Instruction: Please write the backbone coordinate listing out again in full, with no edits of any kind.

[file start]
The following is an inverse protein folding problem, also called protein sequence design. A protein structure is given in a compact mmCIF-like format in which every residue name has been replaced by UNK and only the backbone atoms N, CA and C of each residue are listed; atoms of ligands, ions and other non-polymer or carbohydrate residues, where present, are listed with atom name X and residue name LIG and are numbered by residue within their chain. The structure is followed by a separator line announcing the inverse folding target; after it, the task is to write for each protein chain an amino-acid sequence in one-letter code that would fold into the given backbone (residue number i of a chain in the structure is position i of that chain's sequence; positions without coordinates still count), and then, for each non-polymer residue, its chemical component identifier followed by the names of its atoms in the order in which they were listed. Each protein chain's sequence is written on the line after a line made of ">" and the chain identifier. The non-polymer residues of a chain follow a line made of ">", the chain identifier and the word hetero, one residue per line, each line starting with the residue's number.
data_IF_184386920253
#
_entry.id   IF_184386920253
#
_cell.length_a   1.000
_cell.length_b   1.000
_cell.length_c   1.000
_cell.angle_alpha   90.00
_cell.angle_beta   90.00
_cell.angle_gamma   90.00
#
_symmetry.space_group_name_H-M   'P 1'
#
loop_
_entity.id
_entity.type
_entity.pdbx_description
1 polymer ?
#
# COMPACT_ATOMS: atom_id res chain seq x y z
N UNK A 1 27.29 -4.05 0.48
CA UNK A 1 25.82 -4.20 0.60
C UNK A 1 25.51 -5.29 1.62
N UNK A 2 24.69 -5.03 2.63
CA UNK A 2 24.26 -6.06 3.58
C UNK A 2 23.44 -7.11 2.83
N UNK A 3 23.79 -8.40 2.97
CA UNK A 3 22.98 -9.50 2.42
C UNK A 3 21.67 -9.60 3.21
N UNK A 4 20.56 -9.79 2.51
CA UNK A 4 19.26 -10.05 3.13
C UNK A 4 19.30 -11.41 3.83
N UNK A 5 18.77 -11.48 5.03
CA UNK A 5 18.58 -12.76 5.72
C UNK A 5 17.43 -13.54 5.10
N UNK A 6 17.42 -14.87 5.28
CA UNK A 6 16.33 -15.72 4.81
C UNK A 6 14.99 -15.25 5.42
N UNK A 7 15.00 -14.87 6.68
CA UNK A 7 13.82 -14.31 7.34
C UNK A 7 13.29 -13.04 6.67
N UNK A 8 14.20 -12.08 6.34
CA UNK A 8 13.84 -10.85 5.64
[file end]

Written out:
The following is an inverse protein folding problem, also called protein sequence design. A protein structure is given in a compact mmCIF-like format in which every residue name has been replaced by UNK and only the backbone atoms N, CA and C of each residue are listed; atoms of ligands, ions and other non-polymer or carbohydrate residues, where present, are listed with atom name X and residue name LIG and are numbered by residue within their chain. The structure is followed by a separator line announcing the inverse folding target; after it, the task is to write for each protein chain an amino-acid sequence in one-letter code that would fold into the given backbone (residue number i of a chain in the structure is position i of that chain's sequence; positions without coordinates still count), and then, for each non-polymer residue, its chemical component identifier followed by the names of its atoms in the order in which they were listed. Each protein chain's sequence is written on the line after a line made of ">" and the chain identifier. The non-polymer residues of a chain follow a line made of ">", the chain identifier and the word hetero, one residue per line, each line starting with the residue's number.
data_IF_184386920253
#
_entry.id   IF_184386920253
#
_cell.length_a   1.000
_cell.length_b   1.000
_cell.length_c   1.000
_cell.angle_alpha   90.00
_cell.angle_beta   90.00
_cell.angle_gamma   90.00
#
_symmetry.space_group_name_H-M   'P 1'
#
loop_
_entity.id
_entity.type
_entity.pdbx_description
1 polymer ?
#
# COMPACT_ATOMS: atom_id res chain seq x y z
N UNK A 1 27.29 -4.05 0.48
CA UNK A 1 25.82 -4.20 0.60
C UNK A 1 25.51 -5.29 1.62
N UNK A 2 24.69 -5.03 2.63
CA UNK A 2 24.26 -6.06 3.58
C UNK A 2 23.44 -7.11 2.83
N UNK A 3 23.79 -8.40 2.97
CA UNK A 3 22.98 -9.50 2.42
C UNK A 3 21.67 -9.60 3.21
N UNK A 4 20.56 -9.79 2.51
CA UNK A 4 19.26 -10.05 3.13
C UNK A 4 19.30 -11.41 3.83
N UNK A 5 18.77 -11.48 5.03
CA UNK A 5 18.58 -12.76 5.72
C UNK A 5 17.43 -13.54 5.10
N UNK A 6 17.42 -14.87 5.28
CA UNK A 6 16.33 -15.72 4.81
C UNK A 6 14.99 -15.25 5.42
N UNK A 7 15.00 -14.87 6.68
CA UNK A 7 13.82 -14.31 7.34
C UNK A 7 13.29 -13.04 6.67
N UNK A 8 14.20 -12.08 6.34
CA UNK A 8 13.84 -10.85 5.64